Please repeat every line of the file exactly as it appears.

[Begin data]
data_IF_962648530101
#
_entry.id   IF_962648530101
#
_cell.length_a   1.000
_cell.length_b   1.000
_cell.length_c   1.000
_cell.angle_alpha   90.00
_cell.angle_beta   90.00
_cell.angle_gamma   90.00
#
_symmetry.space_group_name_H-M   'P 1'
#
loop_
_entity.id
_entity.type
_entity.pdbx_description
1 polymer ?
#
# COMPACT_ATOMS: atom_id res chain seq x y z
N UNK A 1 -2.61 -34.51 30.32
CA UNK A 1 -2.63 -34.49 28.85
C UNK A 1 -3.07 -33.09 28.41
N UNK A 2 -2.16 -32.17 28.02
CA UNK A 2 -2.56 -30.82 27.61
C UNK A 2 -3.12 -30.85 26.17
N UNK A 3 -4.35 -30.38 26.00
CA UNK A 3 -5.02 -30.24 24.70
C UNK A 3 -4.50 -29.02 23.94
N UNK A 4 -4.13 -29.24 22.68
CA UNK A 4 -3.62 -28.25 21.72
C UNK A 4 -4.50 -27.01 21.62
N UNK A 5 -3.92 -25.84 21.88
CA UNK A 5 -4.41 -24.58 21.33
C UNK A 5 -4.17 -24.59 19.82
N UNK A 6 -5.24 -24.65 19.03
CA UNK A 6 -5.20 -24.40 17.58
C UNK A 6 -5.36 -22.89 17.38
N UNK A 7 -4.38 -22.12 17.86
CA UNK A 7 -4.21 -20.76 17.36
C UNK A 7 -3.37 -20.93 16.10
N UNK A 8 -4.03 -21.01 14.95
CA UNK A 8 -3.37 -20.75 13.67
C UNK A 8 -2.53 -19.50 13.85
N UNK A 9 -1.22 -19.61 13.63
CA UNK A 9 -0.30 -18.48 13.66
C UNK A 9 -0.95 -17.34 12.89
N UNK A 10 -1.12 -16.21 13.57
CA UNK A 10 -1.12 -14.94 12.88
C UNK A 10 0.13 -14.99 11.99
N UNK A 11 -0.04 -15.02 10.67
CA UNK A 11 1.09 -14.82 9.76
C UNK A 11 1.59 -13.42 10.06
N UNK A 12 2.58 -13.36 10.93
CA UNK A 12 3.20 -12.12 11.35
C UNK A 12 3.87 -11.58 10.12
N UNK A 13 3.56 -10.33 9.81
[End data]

data_IF_962648530101
#
_entry.id   IF_962648530101
#
_cell.length_a   1.000
_cell.length_b   1.000
_cell.length_c   1.000
_cell.angle_alpha   90.00
_cell.angle_beta   90.00
_cell.angle_gamma   90.00
#
_symmetry.space_group_name_H-M   'P 1'
#
loop_
_entity.id
_entity.type
_entity.pdbx_description
1 polymer ?
#
# COMPACT_ATOMS: atom_id res chain seq x y z
N UNK A 1 -2.61 -34.51 30.32
CA UNK A 1 -2.63 -34.49 28.85
C UNK A 1 -3.07 -33.09 28.41
N UNK A 2 -2.16 -32.17 28.02
CA UNK A 2 -2.56 -30.82 27.61
C UNK A 2 -3.12 -30.85 26.17
N UNK A 3 -4.35 -30.38 26.00
CA UNK A 3 -5.02 -30.24 24.70
C UNK A 3 -4.50 -29.02 23.94
N UNK A 4 -4.13 -29.24 22.68
CA UNK A 4 -3.62 -28.25 21.72
C UNK A 4 -4.50 -27.01 21.62
N UNK A 5 -3.92 -25.84 21.88
CA UNK A 5 -4.41 -24.58 21.33
C UNK A 5 -4.17 -24.59 19.82
N UNK A 6 -5.24 -24.65 19.03
CA UNK A 6 -5.20 -24.40 17.58
C UNK A 6 -5.36 -22.89 17.38
N UNK A 7 -4.38 -22.12 17.86
CA UNK A 7 -4.21 -20.76 17.36
C UNK A 7 -3.37 -20.93 16.10
N UNK A 8 -4.03 -21.01 14.95
CA UNK A 8 -3.37 -20.75 13.67
C UNK A 8 -2.53 -19.50 13.85
N UNK A 9 -1.22 -19.61 13.63
CA UNK A 9 -0.30 -18.48 13.66
C UNK A 9 -0.95 -17.34 12.89
N UNK A 10 -1.12 -16.21 13.57
CA UNK A 10 -1.12 -14.94 12.88
C UNK A 10 0.13 -14.99 11.99
N UNK A 11 -0.04 -15.02 10.67
CA UNK A 11 1.09 -14.82 9.76
C UNK A 11 1.59 -13.42 10.06
N UNK A 12 2.58 -13.36 10.93
CA UNK A 12 3.20 -12.12 11.35
C UNK A 12 3.87 -11.58 10.12
N UNK A 13 3.56 -10.33 9.81